November 8, 2011 / 6:36 PM / in 6 years

UPDATE 1-EIA sees 2012 US natgas production up 2 pct from 2011

* EIA sees 2012 gas output at record-high 66.9 bcfd
    * 2012 gas demand seen up 0.8 bcfd (1.1 pct) from 2011
 (Adds consumption, LNG and price data, background)
    NEW YORK, Nov 8 (Reuters) - The U.S. Energy Information
Administration on Tuesday said it expected domestic natural gas
production in 2012 to be up 2 percent from 2011's record-high
levels.
    In its November Short-Term Energy Outlook, EIA said it
expected marketed natural gas production in 2012 to rise by 1.3
billion cubic feet per day to a record 66.9 bcfd, down slightly
from its October outlook that had output next year at 67.37 bcf
daily,
    For 2011, the EIA lowered its outlook for marketed gas
production for the first time in six months, expecting output
this year to average a record high 65.6 bcf per day, a 3.8 bcfd
or 6.1 percent gain from 2010.
    In its October forecast, the EIA had gas production this
year at 65.99 bcf per day.
    Domestic gas output this year will easily set an all-time
high, eclipsing the previous record, hit in 1973, of 62.05 bcf
daily.
    The EIA said the growth in 2011 gas output stemmed from
increases in onshore production in the lower 48 U.S. states,
which will more than offset a year-on-year decline of nearly 1
bcfd, or 17 percent, in Federal Gulf of Mexico production.
    Gas production has been growing steadily since 2005,
primarily because of the boom in horizontal drilling in onshore
unconventional shale formations.
    The EIA raised its forecast for U.S. natural gas
consumption growth in 2012, expecting average demand to rise by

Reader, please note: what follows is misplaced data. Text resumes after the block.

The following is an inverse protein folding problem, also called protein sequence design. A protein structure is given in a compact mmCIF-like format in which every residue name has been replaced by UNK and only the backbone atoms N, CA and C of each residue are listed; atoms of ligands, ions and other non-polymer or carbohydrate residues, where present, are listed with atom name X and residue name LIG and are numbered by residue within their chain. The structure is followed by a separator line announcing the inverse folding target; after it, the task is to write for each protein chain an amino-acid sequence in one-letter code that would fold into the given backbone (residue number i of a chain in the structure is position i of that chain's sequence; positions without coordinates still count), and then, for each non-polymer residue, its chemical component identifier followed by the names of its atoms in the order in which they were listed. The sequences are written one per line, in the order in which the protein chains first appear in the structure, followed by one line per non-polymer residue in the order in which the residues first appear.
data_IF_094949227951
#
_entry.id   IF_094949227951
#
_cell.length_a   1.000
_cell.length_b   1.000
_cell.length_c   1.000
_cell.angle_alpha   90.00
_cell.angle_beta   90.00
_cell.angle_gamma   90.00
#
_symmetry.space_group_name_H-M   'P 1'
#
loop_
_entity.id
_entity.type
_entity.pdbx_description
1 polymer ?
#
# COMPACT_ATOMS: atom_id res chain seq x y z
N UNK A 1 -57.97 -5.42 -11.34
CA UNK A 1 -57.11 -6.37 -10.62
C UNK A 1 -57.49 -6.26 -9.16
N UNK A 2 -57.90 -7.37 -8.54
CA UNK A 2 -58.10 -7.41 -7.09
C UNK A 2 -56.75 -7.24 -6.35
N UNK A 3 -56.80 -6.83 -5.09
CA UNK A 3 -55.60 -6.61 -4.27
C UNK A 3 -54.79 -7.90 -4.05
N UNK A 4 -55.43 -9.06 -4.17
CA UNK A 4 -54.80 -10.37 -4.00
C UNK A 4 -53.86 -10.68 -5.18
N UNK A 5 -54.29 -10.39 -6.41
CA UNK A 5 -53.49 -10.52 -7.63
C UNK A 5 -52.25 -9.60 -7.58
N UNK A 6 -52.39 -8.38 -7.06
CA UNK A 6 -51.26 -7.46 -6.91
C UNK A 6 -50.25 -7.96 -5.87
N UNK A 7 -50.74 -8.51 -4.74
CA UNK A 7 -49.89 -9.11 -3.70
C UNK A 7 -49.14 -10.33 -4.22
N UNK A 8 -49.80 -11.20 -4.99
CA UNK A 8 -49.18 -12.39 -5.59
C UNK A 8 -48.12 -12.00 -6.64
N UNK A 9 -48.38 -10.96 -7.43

0.8 bcfd, or 1.1 percent, from 2011 to about 67.9 bcf per day,
versus its prior estimate of 67.69 bcf daily.
    The agency lowered its estimate for consumption this year
for a fourth straight month, but still expects demand to climb
1.7 percent from 2010 to about 67.1 bcf per day, versus its
prior estimate of 67.23 bcf daily.
    Growth in the industrial and electric power sectors helped
drive 2011 consumption gains, with record heat in the third
quarter stirring a healthy increase in demand for
air-conditioning across much of the nation.
    High liquefied natural gas demand and prices in Asia have
drawn most spot cargoes to the Pacific Basin this year, denting
imports in the low-priced U.S. market.
    U.S. imports of liquefied natural gas are still expected to
fall 25 percent to 0.9 bcf per day this year, down from 1.2
bcfd in 2010, the EIA said. Imports in 2012 are expected to
fall further, to 0.7 bcfd.
    EIA expects Henry Hub natural gas prices NG-W-HH in 2011
to average $4.06 per million British thermal units, down 6
cents from its previous estimate and 33 cents below last year's
estimated average of $4.39.
    In 2012, the EIA sees prices rising only slightly to $4.13
per mmBtu, down 19 cents from its previous forecast.
 (Reporting by Joe Silha in New York; additional reporting by
Eileen Moustakis in New York; editing by Andrea Evans)
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